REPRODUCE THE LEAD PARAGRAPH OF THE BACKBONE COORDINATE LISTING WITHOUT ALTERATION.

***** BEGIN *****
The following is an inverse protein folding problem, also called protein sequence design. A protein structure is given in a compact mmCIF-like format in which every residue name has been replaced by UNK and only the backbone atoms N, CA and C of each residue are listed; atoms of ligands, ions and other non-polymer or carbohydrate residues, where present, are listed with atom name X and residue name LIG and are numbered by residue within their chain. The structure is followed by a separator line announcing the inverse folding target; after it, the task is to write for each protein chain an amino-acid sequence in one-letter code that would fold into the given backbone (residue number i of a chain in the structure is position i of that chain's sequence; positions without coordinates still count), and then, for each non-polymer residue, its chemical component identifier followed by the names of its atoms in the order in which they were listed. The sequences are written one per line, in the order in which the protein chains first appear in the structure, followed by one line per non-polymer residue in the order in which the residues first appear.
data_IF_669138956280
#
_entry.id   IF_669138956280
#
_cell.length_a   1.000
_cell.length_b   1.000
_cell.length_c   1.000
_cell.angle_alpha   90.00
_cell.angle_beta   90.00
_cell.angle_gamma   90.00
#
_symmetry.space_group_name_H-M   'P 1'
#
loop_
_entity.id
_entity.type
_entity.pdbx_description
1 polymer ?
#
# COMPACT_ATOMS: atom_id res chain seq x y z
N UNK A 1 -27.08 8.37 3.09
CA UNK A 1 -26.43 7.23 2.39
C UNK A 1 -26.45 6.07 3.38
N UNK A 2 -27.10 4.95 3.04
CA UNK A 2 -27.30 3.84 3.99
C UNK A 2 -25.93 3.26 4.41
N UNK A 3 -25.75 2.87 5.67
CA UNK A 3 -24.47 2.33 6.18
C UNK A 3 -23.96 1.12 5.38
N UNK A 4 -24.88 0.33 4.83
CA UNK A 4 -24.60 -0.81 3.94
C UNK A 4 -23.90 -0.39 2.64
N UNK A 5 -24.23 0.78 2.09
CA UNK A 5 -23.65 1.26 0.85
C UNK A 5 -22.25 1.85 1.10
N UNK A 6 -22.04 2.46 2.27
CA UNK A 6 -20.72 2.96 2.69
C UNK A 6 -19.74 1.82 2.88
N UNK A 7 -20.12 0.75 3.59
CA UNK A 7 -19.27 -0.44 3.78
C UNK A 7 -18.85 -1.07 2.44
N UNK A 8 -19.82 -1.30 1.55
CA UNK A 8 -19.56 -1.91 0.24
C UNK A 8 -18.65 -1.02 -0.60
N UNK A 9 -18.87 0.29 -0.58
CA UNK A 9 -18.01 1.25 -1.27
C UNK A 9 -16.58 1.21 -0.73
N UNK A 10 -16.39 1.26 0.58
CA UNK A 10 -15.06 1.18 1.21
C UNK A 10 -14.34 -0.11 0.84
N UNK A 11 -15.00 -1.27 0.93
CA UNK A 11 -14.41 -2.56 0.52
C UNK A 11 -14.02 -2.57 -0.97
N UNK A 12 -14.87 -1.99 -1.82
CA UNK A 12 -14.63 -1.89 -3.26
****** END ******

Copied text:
The following is an inverse protein folding problem, also called protein sequence design. A protein structure is given in a compact mmCIF-like format in which every residue name has been replaced by UNK and only the backbone atoms N, CA and C of each residue are listed; atoms of ligands, ions and other non-polymer or carbohydrate residues, where present, are listed with atom name X and residue name LIG and are numbered by residue within their chain. The structure is followed by a separator line announcing the inverse folding target; after it, the task is to write for each protein chain an amino-acid sequence in one-letter code that would fold into the given backbone (residue number i of a chain in the structure is position i of that chain's sequence; positions without coordinates still count), and then, for each non-polymer residue, its chemical component identifier followed by the names of its atoms in the order in which they were listed. The sequences are written one per line, in the order in which the protein chains first appear in the structure, followed by one line per non-polymer residue in the order in which the residues first appear.